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7 Reasons Why Mary Shelley’s Frankenstein is a Feminist Masterpiece

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7 Reasons Why Mary Shelley's Frankenstein is a Feminist Masterpiece - Enya's Attic

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Mary Shelley's Frankenstein, or The Modern Prometheus, published in 1818, doesn’t naturally spring to mind when we’re thinking of feminists texts.

The lack of female characters and the somewhat secondary roles of the ones that are present typically raises more criticism than praise from feminist circles.

And yet look a little deeper into the context as well as the content of Shelley’s revolutionary work, at her rejection of stereotypes and her side swipe at conventional thought, and you’ll see that Frankenstein is actually a feminist masterpiece.


Authorship and the Female Voice

Frankenstein's most striking feminist aspect is, of course, its authorship. At a time when women’s voices were often silenced or underestimated, Mary Shelley roared with creativity and courage, breakingthrough the barriers of gender expectations.

Her masterpiece proved that women could excel in the male-dominated realm of literatureinspiring generations of female writers to follow in her footsteps.


Female Characters and Agency

It’s true that Frankenstein’s main characters are predominately male. But the women who are present are diverse in personality, each acting with their own degree of agency and influence too.

Elizabeth, Victor Frankenstein's adoptive sister, embodies both tenderness and strength, challenging traditional gender roles.

In contrast, the female Monster, though brief in her appearance, raises questions about female identity and the significance of patriarchal rejection and judgment.


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Feminine Power and Creation

Some of the most interesting themes that the novel explores are those of  creation and procreationThese are themes traditionally associated with the female domain.

Yet through Victor Frankenstein's ambitious quest to create life, Shelley highlights the power of creation and its potential implications. In doing so, this pioneering author disrupts the standardnotion of women as the sole creators and nurturers of life.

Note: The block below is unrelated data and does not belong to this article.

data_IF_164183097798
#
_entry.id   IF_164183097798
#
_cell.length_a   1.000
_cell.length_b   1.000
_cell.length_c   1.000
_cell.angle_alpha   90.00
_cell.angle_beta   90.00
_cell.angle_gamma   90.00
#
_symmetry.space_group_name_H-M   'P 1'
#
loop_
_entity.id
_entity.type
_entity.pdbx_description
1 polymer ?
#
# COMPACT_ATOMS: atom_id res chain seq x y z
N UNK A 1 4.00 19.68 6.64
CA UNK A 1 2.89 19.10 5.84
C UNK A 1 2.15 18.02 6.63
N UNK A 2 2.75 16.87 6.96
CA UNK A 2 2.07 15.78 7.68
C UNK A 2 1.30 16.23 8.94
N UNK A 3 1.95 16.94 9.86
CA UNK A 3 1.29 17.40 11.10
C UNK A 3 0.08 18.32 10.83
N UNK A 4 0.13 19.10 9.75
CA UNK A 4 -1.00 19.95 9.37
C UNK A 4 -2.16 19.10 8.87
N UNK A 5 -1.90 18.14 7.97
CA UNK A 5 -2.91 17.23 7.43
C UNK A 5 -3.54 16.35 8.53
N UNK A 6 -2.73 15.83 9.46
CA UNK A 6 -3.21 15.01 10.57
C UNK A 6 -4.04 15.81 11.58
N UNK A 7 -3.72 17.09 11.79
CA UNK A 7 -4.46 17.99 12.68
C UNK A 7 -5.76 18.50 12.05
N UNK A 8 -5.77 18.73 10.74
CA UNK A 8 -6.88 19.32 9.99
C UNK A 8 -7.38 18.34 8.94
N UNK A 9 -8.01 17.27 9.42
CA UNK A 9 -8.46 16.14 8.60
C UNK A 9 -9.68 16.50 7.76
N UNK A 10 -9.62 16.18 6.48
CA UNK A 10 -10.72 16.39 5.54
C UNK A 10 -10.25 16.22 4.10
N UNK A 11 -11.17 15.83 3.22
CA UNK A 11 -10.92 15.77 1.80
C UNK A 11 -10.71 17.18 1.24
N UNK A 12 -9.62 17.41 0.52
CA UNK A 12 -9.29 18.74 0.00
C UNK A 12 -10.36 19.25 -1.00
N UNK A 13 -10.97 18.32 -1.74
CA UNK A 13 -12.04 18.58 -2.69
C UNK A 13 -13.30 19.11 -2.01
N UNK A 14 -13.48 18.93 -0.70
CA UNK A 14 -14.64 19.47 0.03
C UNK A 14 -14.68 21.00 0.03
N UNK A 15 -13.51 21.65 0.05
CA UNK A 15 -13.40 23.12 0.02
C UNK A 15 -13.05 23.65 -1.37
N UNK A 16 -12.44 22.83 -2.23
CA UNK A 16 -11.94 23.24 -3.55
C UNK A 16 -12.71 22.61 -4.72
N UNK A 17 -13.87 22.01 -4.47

Critique of Male Ambition

Frankenstein critiques the unchecked male ambition and the pursuit of knowledge without ethical considerations.

Victor's relentless ambition ultimately leads to destruction, reflecting the consequences of patriarchal hubris.

The novel suggests that an imbalanced, male-dominated pursuit of power can have disastrous consequences for individuals and society.


Rejection of Stereotypical Roles

The characters' actions challenge gender stereotypes prevalent in Shelley's time.

The Monster's desire for companionship and social connection reflects the universal human need for emotional bonds, transcending gender expectations.

As such, Shelley presents a more nuanced perspective on what it means to be human and sneaks in some side eye on the restrictive roles assigned to men and women.


Female Empathy and Understanding

Through the Monster's narrative, Shelley demonstrates the power of empathy and understanding, traditionally considered feminine attributes.

The Monster's experiences of rejection and isolation invoke sympathy, encouraging readers to empathise with characters beyond traditional gender norms.


Exploration of Female Creativity

And finally, Frankenstein’s  underlying exploration of creativity and intellectual curiosity goes beyond traditional male representations.

After all, it’s Mary Shelley's own intellectual and creative capabilities that  shine through the work, proving that women can embrace and explore  profound philosophical and scientific concepts.


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